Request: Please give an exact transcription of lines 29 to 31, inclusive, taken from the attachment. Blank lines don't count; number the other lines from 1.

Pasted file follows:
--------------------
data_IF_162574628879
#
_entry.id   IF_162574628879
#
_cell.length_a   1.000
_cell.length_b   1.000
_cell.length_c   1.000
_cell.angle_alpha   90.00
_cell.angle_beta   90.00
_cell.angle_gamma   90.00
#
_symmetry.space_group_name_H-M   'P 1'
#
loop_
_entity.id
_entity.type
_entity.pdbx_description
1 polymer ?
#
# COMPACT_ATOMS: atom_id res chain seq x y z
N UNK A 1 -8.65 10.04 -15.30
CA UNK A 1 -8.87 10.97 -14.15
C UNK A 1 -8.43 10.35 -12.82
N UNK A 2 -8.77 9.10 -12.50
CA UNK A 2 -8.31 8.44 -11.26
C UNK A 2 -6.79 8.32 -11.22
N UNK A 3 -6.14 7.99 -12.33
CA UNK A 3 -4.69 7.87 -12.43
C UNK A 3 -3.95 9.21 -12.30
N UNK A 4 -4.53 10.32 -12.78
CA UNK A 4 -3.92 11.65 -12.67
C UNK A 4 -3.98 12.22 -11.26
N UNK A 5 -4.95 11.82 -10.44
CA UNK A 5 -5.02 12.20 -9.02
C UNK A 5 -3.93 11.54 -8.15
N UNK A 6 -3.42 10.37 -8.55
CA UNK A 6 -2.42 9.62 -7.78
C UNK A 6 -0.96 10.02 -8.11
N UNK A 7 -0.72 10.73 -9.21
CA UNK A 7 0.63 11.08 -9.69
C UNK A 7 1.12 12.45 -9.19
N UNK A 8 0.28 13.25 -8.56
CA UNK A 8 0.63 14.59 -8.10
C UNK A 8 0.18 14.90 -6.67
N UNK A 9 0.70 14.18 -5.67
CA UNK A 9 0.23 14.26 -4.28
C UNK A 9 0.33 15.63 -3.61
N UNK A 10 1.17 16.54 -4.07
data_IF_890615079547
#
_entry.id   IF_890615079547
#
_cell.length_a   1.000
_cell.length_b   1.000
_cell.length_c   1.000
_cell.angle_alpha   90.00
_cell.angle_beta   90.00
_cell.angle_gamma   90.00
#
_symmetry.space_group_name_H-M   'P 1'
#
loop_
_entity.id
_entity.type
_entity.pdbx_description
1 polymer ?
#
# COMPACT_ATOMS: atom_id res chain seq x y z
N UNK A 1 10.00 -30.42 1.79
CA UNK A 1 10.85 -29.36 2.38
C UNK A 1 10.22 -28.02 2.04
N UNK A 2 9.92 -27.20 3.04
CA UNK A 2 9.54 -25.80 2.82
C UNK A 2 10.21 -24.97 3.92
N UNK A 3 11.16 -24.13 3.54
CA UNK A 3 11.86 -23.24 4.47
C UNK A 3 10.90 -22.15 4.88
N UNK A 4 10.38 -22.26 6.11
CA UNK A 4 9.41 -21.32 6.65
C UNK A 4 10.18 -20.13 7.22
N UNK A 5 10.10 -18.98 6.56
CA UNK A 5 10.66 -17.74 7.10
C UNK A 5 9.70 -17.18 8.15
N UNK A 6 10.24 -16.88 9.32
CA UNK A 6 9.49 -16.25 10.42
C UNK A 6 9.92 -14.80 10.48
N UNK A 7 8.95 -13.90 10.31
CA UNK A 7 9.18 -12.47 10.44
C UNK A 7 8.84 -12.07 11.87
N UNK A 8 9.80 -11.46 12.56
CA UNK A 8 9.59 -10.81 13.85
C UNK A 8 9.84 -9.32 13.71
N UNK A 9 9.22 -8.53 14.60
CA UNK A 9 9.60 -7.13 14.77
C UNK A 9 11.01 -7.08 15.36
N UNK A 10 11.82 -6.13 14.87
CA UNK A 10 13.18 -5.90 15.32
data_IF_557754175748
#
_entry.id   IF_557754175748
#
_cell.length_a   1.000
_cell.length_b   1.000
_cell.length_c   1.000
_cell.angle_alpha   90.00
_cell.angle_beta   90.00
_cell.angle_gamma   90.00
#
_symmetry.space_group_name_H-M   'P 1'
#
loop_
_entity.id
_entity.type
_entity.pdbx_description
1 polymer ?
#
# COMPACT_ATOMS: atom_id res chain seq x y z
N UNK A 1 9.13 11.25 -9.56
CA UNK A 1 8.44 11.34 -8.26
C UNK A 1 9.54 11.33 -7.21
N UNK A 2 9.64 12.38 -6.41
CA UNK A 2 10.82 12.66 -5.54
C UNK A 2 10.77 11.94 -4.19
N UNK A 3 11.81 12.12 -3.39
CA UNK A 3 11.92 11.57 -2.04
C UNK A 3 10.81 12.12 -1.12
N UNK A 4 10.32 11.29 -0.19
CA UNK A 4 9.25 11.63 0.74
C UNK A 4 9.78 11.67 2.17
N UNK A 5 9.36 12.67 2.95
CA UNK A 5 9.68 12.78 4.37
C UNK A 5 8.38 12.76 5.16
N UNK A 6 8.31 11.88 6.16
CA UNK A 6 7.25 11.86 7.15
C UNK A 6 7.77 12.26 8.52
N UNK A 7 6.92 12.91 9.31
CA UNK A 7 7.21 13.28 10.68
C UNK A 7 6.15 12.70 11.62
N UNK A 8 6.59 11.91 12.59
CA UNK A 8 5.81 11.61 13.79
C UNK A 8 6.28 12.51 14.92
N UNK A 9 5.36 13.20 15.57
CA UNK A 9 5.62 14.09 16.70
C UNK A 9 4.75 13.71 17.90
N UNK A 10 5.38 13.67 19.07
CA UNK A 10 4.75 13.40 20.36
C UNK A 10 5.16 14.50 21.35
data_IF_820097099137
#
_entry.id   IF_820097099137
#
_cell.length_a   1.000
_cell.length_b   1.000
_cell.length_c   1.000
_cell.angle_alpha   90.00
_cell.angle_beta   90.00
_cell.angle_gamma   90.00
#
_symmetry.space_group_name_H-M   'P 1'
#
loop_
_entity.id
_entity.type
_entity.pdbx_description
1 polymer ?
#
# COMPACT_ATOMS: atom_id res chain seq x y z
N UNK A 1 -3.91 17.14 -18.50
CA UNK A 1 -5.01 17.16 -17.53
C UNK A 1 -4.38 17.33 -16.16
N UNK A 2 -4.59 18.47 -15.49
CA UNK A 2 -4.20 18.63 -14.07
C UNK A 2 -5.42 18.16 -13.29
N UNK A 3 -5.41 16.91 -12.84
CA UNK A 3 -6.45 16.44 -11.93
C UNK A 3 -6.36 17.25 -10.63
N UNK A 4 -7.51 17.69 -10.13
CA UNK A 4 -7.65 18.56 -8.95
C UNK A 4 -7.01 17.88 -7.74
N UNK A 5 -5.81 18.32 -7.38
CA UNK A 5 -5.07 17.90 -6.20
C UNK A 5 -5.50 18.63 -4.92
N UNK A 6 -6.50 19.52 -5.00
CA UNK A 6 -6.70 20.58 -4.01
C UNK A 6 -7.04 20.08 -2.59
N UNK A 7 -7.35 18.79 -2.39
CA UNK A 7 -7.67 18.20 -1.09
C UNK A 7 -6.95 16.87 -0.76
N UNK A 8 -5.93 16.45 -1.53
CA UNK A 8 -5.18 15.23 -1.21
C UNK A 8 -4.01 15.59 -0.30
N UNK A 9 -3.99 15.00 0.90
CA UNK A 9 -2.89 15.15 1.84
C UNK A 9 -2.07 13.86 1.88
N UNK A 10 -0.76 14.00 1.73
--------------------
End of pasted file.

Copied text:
C UNK A 3 -3.95 9.21 -12.30
N UNK A 4 -4.53 10.32 -12.78
CA UNK A 4 -3.92 11.65 -12.67